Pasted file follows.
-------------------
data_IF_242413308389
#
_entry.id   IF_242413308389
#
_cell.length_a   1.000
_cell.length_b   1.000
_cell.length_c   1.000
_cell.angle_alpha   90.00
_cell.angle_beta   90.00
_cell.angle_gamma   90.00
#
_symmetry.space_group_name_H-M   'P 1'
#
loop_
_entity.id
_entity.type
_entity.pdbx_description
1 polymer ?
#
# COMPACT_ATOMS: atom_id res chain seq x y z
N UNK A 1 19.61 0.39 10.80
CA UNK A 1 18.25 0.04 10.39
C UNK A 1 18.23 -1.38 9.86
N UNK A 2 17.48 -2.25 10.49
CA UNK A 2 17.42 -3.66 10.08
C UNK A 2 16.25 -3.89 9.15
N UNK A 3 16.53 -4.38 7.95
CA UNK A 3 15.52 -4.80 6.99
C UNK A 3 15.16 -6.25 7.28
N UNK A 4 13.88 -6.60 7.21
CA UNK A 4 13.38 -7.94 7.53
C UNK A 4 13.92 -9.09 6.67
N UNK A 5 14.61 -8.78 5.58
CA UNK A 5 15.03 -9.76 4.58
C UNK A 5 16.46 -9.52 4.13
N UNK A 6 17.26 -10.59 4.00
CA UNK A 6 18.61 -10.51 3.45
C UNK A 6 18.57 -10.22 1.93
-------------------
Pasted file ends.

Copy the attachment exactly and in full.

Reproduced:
data_IF_242413308389
#
_entry.id   IF_242413308389
#
_cell.length_a   1.000
_cell.length_b   1.000
_cell.length_c   1.000
_cell.angle_alpha   90.00
_cell.angle_beta   90.00
_cell.angle_gamma   90.00
#
_symmetry.space_group_name_H-M   'P 1'
#
loop_
_entity.id
_entity.type
_entity.pdbx_description
1 polymer ?
#
# COMPACT_ATOMS: atom_id res chain seq x y z
N UNK A 1 19.61 0.39 10.80
CA UNK A 1 18.25 0.04 10.39
C UNK A 1 18.23 -1.38 9.86
N UNK A 2 17.48 -2.25 10.49
CA UNK A 2 17.42 -3.66 10.08
C UNK A 2 16.25 -3.89 9.15
N UNK A 3 16.53 -4.38 7.95
CA UNK A 3 15.52 -4.80 6.99
C UNK A 3 15.16 -6.25 7.28
N UNK A 4 13.88 -6.60 7.21
CA UNK A 4 13.38 -7.94 7.53
C UNK A 4 13.92 -9.09 6.67
N UNK A 5 14.61 -8.78 5.58
CA UNK A 5 15.03 -9.76 4.58
C UNK A 5 16.46 -9.52 4.13
N UNK A 6 17.26 -10.59 4.00
CA UNK A 6 18.61 -10.51 3.45
C UNK A 6 18.57 -10.22 1.93